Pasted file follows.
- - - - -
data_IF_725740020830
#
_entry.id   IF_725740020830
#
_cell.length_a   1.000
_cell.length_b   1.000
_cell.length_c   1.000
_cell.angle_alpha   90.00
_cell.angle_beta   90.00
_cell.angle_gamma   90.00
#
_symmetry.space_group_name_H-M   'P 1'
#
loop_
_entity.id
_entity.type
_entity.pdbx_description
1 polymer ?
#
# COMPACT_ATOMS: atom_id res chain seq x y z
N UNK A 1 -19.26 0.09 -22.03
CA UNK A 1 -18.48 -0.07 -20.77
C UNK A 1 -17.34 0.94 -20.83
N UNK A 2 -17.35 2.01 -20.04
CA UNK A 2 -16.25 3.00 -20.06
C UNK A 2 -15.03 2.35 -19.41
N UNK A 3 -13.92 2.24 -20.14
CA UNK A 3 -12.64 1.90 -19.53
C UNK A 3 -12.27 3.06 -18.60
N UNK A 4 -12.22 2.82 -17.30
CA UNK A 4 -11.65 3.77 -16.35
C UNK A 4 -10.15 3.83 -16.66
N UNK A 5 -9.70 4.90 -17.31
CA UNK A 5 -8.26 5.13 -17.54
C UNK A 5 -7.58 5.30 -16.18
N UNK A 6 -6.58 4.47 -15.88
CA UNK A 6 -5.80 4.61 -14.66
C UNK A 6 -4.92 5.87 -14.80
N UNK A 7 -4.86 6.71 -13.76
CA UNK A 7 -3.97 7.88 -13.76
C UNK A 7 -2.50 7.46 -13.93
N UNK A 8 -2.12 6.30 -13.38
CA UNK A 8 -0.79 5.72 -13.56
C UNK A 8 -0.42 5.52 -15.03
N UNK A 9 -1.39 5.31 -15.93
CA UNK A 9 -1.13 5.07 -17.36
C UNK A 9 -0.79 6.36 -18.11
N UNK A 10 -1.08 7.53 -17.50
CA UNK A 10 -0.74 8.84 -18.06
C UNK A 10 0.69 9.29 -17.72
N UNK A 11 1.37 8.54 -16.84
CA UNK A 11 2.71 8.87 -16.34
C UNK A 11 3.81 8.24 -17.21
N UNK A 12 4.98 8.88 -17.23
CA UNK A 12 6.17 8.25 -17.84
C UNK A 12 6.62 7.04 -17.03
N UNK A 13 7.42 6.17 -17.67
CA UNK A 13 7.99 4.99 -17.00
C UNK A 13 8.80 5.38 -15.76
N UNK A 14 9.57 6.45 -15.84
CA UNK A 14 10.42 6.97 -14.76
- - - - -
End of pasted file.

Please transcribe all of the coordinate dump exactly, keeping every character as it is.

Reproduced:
data_IF_725740020830
#
_entry.id   IF_725740020830
#
_cell.length_a   1.000
_cell.length_b   1.000
_cell.length_c   1.000
_cell.angle_alpha   90.00
_cell.angle_beta   90.00
_cell.angle_gamma   90.00
#
_symmetry.space_group_name_H-M   'P 1'
#
loop_
_entity.id
_entity.type
_entity.pdbx_description
1 polymer ?
#
# COMPACT_ATOMS: atom_id res chain seq x y z
N UNK A 1 -19.26 0.09 -22.03
CA UNK A 1 -18.48 -0.07 -20.77
C UNK A 1 -17.34 0.94 -20.83
N UNK A 2 -17.35 2.01 -20.04
CA UNK A 2 -16.25 3.00 -20.06
C UNK A 2 -15.03 2.35 -19.41
N UNK A 3 -13.92 2.24 -20.14
CA UNK A 3 -12.64 1.90 -19.53
C UNK A 3 -12.27 3.06 -18.60
N UNK A 4 -12.22 2.82 -17.30
CA UNK A 4 -11.65 3.77 -16.35
C UNK A 4 -10.15 3.83 -16.66
N UNK A 5 -9.70 4.90 -17.31
CA UNK A 5 -8.26 5.13 -17.54
C UNK A 5 -7.58 5.30 -16.18
N UNK A 6 -6.58 4.47 -15.88
CA UNK A 6 -5.80 4.61 -14.66
C UNK A 6 -4.92 5.87 -14.80
N UNK A 7 -4.86 6.71 -13.76
CA UNK A 7 -3.97 7.88 -13.76
C UNK A 7 -2.50 7.46 -13.93
N UNK A 8 -2.12 6.30 -13.38
CA UNK A 8 -0.79 5.72 -13.56
C UNK A 8 -0.42 5.52 -15.03
N UNK A 9 -1.39 5.31 -15.93
CA UNK A 9 -1.13 5.07 -17.36
C UNK A 9 -0.79 6.36 -18.11
N UNK A 10 -1.08 7.53 -17.50
CA UNK A 10 -0.74 8.84 -18.06
C UNK A 10 0.69 9.29 -17.72
N UNK A 11 1.37 8.54 -16.84
CA UNK A 11 2.71 8.87 -16.34
C UNK A 11 3.81 8.24 -17.21
N UNK A 12 4.98 8.88 -17.23
CA UNK A 12 6.17 8.25 -17.84
C UNK A 12 6.62 7.04 -17.03
N UNK A 13 7.42 6.17 -17.67
CA UNK A 13 7.99 4.99 -17.00
C UNK A 13 8.80 5.38 -15.76
N UNK A 14 9.57 6.45 -15.84
CA UNK A 14 10.42 6.97 -14.76